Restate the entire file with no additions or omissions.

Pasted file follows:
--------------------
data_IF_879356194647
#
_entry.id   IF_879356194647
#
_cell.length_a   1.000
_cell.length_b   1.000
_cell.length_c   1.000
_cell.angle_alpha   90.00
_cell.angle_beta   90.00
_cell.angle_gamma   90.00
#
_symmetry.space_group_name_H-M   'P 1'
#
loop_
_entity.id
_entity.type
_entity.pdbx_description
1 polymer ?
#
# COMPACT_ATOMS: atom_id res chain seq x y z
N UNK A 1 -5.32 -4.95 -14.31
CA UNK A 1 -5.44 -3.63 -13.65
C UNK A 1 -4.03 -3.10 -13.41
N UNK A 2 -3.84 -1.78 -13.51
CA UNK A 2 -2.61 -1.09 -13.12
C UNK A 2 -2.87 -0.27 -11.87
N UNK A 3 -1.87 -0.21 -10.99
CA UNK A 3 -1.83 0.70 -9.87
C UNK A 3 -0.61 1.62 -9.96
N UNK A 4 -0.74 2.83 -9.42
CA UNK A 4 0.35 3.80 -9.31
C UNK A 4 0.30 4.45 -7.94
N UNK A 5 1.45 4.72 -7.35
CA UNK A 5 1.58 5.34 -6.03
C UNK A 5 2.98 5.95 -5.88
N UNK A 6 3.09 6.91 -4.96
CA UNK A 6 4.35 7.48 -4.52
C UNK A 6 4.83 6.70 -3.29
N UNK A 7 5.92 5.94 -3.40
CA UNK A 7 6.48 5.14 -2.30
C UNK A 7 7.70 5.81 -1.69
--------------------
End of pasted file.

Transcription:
data_IF_879356194647
#
_entry.id   IF_879356194647
#
_cell.length_a   1.000
_cell.length_b   1.000
_cell.length_c   1.000
_cell.angle_alpha   90.00
_cell.angle_beta   90.00
_cell.angle_gamma   90.00
#
_symmetry.space_group_name_H-M   'P 1'
#
loop_
_entity.id
_entity.type
_entity.pdbx_description
1 polymer ?
#
# COMPACT_ATOMS: atom_id res chain seq x y z
N UNK A 1 -5.32 -4.95 -14.31
CA UNK A 1 -5.44 -3.63 -13.65
C UNK A 1 -4.03 -3.10 -13.41
N UNK A 2 -3.84 -1.78 -13.51
CA UNK A 2 -2.61 -1.09 -13.12
C UNK A 2 -2.87 -0.27 -11.87
N UNK A 3 -1.87 -0.21 -10.99
CA UNK A 3 -1.83 0.70 -9.87
C UNK A 3 -0.61 1.62 -9.96
N UNK A 4 -0.74 2.83 -9.42
CA UNK A 4 0.35 3.80 -9.31
C UNK A 4 0.30 4.45 -7.94
N UNK A 5 1.45 4.72 -7.35
CA UNK A 5 1.58 5.34 -6.03
C UNK A 5 2.98 5.95 -5.88
N UNK A 6 3.09 6.91 -4.96
CA UNK A 6 4.35 7.48 -4.52
C UNK A 6 4.83 6.70 -3.29
N UNK A 7 5.92 5.94 -3.40
CA UNK A 7 6.48 5.14 -2.30
C UNK A 7 7.70 5.81 -1.69